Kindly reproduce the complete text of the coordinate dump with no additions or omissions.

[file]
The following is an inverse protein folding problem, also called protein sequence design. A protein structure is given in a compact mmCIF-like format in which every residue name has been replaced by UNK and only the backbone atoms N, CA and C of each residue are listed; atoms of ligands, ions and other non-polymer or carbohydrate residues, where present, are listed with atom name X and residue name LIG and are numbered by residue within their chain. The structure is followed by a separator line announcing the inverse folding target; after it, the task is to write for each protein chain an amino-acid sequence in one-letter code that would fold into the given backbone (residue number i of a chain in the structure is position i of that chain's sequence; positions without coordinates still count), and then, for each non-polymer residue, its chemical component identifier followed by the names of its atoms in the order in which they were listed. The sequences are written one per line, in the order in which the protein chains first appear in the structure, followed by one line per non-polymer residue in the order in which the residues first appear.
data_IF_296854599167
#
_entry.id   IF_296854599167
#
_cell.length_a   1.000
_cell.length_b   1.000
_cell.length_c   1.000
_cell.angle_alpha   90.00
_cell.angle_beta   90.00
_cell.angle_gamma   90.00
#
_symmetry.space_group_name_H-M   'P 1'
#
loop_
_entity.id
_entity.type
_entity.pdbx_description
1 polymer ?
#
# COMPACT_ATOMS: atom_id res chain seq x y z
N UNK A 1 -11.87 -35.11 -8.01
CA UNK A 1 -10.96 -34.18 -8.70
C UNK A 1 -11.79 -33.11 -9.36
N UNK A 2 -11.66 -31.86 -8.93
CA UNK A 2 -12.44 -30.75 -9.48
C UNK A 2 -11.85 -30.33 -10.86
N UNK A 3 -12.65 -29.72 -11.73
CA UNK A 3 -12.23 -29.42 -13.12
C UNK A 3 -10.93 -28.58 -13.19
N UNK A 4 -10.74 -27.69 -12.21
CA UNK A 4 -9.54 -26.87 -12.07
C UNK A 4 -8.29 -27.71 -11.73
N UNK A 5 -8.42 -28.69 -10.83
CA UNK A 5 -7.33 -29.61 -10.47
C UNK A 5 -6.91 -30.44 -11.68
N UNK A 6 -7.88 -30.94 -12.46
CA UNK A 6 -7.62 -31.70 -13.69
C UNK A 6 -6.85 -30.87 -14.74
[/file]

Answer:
The following is an inverse protein folding problem, also called protein sequence design. A protein structure is given in a compact mmCIF-like format in which every residue name has been replaced by UNK and only the backbone atoms N, CA and C of each residue are listed; atoms of ligands, ions and other non-polymer or carbohydrate residues, where present, are listed with atom name X and residue name LIG and are numbered by residue within their chain. The structure is followed by a separator line announcing the inverse folding target; after it, the task is to write for each protein chain an amino-acid sequence in one-letter code that would fold into the given backbone (residue number i of a chain in the structure is position i of that chain's sequence; positions without coordinates still count), and then, for each non-polymer residue, its chemical component identifier followed by the names of its atoms in the order in which they were listed. The sequences are written one per line, in the order in which the protein chains first appear in the structure, followed by one line per non-polymer residue in the order in which the residues first appear.
data_IF_296854599167
#
_entry.id   IF_296854599167
#
_cell.length_a   1.000
_cell.length_b   1.000
_cell.length_c   1.000
_cell.angle_alpha   90.00
_cell.angle_beta   90.00
_cell.angle_gamma   90.00
#
_symmetry.space_group_name_H-M   'P 1'
#
loop_
_entity.id
_entity.type
_entity.pdbx_description
1 polymer ?
#
# COMPACT_ATOMS: atom_id res chain seq x y z
N UNK A 1 -11.87 -35.11 -8.01
CA UNK A 1 -10.96 -34.18 -8.70
C UNK A 1 -11.79 -33.11 -9.36
N UNK A 2 -11.66 -31.86 -8.93
CA UNK A 2 -12.44 -30.75 -9.48
C UNK A 2 -11.85 -30.33 -10.86
N UNK A 3 -12.65 -29.72 -11.73
CA UNK A 3 -12.23 -29.42 -13.12
C UNK A 3 -10.93 -28.58 -13.19
N UNK A 4 -10.74 -27.69 -12.21
CA UNK A 4 -9.54 -26.87 -12.07
C UNK A 4 -8.29 -27.71 -11.73
N UNK A 5 -8.42 -28.69 -10.83
CA UNK A 5 -7.33 -29.61 -10.47
C UNK A 5 -6.91 -30.44 -11.68
N UNK A 6 -7.88 -30.94 -12.46
CA UNK A 6 -7.62 -31.70 -13.69
C UNK A 6 -6.85 -30.87 -14.74